Nikhat Powell is an educator. She got her M.A. in Mass Communications from the premier institute for Filmmaking, the Mass Communications Research Centre (MCRC), New Delhi, India in 1990. Before transitioning full time into education, she worked as a Video editor for Zee TV and for different independent TV shows.
Identifying a need for a unique film school offering high quality instruction to everyone who had missed the opportunity during college days, she started ‘Magic in Motion’. MIM taught intensive, short term, part time courses that a working professional could manage.
She headed departments and worked with media and liberal arts colleges in Bangalore and Pune, India for nearly two decades before moving to the US with her American husband. Unable to work in higher education in the US without an MFA, she decided go back to full-time studying and get what she needed to teach the subject she loves. She graduated as one of the top graduates across the program, with a 4.0 GPA and an Honors degree.
She is currently teaching in the Cinematic Arts department in Douglas Anderson School of the Arts in Jacksonville, Florida.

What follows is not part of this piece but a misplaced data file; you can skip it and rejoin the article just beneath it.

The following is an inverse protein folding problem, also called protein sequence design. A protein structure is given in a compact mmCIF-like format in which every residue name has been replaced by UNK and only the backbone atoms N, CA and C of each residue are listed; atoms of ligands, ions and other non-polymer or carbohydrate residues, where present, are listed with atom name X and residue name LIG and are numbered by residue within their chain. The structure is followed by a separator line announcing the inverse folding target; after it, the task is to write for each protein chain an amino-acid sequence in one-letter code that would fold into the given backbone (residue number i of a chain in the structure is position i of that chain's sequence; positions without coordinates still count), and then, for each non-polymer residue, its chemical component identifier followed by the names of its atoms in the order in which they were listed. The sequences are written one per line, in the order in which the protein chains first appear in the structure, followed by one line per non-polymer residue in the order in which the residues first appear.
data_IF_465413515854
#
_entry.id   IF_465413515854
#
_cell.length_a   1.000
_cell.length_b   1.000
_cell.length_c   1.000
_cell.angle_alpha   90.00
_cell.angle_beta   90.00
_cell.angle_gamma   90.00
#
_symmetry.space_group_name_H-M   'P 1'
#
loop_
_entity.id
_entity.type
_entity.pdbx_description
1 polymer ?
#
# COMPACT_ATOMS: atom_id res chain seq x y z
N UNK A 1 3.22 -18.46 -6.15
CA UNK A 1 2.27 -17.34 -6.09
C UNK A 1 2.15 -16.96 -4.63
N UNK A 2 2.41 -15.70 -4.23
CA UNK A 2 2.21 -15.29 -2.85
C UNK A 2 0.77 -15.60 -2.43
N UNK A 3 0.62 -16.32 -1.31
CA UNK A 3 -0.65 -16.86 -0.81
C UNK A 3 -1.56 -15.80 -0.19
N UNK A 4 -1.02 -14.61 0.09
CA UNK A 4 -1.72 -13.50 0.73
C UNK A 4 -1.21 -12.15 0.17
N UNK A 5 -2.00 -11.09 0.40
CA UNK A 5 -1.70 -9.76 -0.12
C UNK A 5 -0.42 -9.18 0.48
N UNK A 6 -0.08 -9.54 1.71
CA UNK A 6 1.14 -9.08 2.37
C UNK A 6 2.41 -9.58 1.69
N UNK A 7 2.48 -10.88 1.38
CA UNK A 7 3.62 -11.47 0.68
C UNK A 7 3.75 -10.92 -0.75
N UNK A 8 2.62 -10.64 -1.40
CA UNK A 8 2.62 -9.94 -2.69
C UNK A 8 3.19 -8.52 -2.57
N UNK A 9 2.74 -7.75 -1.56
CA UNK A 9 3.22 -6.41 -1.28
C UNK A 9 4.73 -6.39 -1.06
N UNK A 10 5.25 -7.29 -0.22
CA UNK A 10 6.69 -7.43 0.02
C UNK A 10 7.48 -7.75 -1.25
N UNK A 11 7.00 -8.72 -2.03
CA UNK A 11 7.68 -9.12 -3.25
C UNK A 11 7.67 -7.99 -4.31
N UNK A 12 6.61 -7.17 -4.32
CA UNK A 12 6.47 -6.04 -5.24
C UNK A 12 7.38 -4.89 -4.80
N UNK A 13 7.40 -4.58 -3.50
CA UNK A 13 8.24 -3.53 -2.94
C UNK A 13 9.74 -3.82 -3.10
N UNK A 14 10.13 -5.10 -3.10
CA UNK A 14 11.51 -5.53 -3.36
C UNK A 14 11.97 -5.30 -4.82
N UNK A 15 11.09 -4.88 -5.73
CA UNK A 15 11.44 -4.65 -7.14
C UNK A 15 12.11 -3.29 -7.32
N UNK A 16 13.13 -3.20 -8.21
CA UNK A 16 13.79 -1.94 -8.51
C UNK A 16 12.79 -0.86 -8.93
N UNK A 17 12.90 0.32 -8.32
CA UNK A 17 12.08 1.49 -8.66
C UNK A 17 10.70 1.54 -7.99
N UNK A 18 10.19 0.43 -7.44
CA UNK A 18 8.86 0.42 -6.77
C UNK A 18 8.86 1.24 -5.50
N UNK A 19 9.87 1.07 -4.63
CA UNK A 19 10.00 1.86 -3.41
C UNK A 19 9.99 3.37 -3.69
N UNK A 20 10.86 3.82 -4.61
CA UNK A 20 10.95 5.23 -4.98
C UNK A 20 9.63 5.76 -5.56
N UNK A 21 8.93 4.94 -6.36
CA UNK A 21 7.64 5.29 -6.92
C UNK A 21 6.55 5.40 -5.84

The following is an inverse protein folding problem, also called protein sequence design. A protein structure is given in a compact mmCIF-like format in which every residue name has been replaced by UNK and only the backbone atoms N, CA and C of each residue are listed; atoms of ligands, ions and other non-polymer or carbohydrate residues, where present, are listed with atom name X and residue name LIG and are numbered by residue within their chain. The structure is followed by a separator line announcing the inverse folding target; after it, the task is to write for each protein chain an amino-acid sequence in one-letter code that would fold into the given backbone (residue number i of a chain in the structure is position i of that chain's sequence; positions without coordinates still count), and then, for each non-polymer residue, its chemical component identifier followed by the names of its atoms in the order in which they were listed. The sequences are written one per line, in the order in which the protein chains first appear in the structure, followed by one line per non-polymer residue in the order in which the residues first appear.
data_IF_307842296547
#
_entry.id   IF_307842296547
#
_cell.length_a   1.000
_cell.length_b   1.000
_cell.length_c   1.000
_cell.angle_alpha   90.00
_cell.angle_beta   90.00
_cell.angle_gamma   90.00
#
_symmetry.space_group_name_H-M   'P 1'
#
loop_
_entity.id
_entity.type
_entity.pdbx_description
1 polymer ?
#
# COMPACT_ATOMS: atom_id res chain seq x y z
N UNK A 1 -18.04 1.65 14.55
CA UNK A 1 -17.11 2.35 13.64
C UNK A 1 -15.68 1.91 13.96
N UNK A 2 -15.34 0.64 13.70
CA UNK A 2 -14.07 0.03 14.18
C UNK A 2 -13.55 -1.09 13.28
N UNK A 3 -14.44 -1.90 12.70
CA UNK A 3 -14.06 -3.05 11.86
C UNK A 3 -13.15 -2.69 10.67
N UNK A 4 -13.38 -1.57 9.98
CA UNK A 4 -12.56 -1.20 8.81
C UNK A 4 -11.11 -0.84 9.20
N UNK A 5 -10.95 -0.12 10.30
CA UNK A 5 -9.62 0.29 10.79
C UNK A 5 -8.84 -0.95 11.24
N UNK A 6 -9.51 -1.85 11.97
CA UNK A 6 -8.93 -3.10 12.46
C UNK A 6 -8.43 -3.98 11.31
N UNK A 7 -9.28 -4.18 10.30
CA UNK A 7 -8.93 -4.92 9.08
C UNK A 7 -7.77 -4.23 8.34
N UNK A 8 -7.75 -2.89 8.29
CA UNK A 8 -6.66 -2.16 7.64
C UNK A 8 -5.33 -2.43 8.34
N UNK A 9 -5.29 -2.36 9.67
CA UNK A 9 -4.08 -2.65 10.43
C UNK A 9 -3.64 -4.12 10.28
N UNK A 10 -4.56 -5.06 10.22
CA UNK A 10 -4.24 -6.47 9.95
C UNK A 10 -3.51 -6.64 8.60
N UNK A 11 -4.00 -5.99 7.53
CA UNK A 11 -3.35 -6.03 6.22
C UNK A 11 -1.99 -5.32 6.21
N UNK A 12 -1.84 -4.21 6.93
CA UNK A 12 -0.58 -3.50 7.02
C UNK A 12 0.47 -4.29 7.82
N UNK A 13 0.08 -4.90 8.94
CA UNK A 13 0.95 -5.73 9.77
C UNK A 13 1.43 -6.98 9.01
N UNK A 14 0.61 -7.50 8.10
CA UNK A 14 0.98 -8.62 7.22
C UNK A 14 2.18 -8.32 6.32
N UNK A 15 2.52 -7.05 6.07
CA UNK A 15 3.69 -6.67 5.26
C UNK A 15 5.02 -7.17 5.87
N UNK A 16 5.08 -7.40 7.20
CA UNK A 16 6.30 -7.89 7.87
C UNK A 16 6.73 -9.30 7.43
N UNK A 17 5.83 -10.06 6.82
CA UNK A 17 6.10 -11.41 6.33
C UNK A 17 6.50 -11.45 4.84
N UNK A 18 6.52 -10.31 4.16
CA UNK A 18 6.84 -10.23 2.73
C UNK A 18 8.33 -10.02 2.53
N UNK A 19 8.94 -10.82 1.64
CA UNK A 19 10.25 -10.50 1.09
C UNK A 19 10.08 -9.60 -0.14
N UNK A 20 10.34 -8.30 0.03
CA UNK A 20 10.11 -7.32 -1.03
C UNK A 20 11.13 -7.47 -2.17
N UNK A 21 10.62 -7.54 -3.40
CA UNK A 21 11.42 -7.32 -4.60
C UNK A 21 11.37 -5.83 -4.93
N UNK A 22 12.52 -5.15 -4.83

This film is a labor of love. It is a testament to how the Universe supports one when faith, passion, perseverance and dedication lead the way.
The characters, their conflict, the stakes, the social and monetary conditions might could be argued as specific to a culture prevalent in India. I believe they’re specific to mankind. I’ve tried to pay attention to cultural nuances, character flaws, culture-specific dialogs, development of character, character arc and plot, and the story arc, remembering that the story is set in India, but will largely be viewed by a foreign audience. Though the story is about Rishi, the male protagonist, it is also a comment on the unacknowledged role of women that are the strength and support of families across the world. Naina, in this film, could well be recognized by many other names across the world. Rishi, in this film, is each of us when faced with difficult decisions in our lives. May we learn to never judge someone else, for we are not in their shoes.